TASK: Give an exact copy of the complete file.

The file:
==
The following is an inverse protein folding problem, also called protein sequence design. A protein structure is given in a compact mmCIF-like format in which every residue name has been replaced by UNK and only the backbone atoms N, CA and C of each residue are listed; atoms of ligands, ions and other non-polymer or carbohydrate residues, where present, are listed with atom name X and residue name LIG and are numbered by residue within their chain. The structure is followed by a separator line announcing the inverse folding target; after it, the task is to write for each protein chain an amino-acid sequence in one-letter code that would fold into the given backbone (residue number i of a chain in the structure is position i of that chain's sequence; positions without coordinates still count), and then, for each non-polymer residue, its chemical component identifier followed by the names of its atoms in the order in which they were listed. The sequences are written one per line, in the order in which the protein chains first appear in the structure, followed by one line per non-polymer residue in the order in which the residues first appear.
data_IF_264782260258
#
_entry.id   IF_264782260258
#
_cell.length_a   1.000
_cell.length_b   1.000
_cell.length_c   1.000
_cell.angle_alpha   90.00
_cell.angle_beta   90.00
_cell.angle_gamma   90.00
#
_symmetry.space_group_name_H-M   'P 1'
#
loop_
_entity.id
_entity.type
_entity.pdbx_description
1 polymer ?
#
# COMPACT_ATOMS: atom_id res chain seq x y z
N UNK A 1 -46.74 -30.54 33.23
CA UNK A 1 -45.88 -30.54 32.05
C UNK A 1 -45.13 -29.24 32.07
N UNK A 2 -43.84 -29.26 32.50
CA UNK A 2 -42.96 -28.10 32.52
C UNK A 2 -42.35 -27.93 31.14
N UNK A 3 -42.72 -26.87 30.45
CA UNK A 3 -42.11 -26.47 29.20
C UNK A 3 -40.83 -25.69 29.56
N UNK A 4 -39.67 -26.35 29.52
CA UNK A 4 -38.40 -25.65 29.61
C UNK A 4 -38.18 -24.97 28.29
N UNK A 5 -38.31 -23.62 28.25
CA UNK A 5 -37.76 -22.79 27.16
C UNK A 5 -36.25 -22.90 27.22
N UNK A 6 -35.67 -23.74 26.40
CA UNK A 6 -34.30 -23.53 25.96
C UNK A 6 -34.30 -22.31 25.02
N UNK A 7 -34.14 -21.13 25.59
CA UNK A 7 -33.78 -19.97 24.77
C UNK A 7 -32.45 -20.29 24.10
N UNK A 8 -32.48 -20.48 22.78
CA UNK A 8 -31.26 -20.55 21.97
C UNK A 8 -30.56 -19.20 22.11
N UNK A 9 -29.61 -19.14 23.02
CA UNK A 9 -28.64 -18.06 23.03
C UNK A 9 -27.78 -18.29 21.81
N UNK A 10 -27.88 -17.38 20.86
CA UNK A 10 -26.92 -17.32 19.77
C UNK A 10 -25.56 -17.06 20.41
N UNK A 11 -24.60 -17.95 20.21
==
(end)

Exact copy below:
The following is an inverse protein folding problem, also called protein sequence design. A protein structure is given in a compact mmCIF-like format in which every residue name has been replaced by UNK and only the backbone atoms N, CA and C of each residue are listed; atoms of ligands, ions and other non-polymer or carbohydrate residues, where present, are listed with atom name X and residue name LIG and are numbered by residue within their chain. The structure is followed by a separator line announcing the inverse folding target; after it, the task is to write for each protein chain an amino-acid sequence in one-letter code that would fold into the given backbone (residue number i of a chain in the structure is position i of that chain's sequence; positions without coordinates still count), and then, for each non-polymer residue, its chemical component identifier followed by the names of its atoms in the order in which they were listed. The sequences are written one per line, in the order in which the protein chains first appear in the structure, followed by one line per non-polymer residue in the order in which the residues first appear.
data_IF_264782260258
#
_entry.id   IF_264782260258
#
_cell.length_a   1.000
_cell.length_b   1.000
_cell.length_c   1.000
_cell.angle_alpha   90.00
_cell.angle_beta   90.00
_cell.angle_gamma   90.00
#
_symmetry.space_group_name_H-M   'P 1'
#
loop_
_entity.id
_entity.type
_entity.pdbx_description
1 polymer ?
#
# COMPACT_ATOMS: atom_id res chain seq x y z
N UNK A 1 -46.74 -30.54 33.23
CA UNK A 1 -45.88 -30.54 32.05
C UNK A 1 -45.13 -29.24 32.07
N UNK A 2 -43.84 -29.26 32.50
CA UNK A 2 -42.96 -28.10 32.52
C UNK A 2 -42.35 -27.93 31.14
N UNK A 3 -42.72 -26.87 30.45
CA UNK A 3 -42.11 -26.47 29.20
C UNK A 3 -40.83 -25.69 29.56
N UNK A 4 -39.67 -26.35 29.52
CA UNK A 4 -38.40 -25.65 29.61
C UNK A 4 -38.18 -24.97 28.29
N UNK A 5 -38.31 -23.62 28.25
CA UNK A 5 -37.76 -22.79 27.16
C UNK A 5 -36.25 -22.90 27.22
N UNK A 6 -35.67 -23.74 26.40
CA UNK A 6 -34.30 -23.53 25.96
C UNK A 6 -34.30 -22.31 25.02
N UNK A 7 -34.14 -21.13 25.59
CA UNK A 7 -33.78 -19.97 24.77
C UNK A 7 -32.45 -20.29 24.10
N UNK A 8 -32.48 -20.48 22.78
CA UNK A 8 -31.26 -20.55 21.97
C UNK A 8 -30.56 -19.20 22.11
N UNK A 9 -29.61 -19.14 23.02
CA UNK A 9 -28.64 -18.06 23.03
C UNK A 9 -27.78 -18.29 21.81
N UNK A 10 -27.88 -17.38 20.86
CA UNK A 10 -26.92 -17.32 19.77
C UNK A 10 -25.56 -17.06 20.41
N UNK A 11 -24.60 -17.95 20.21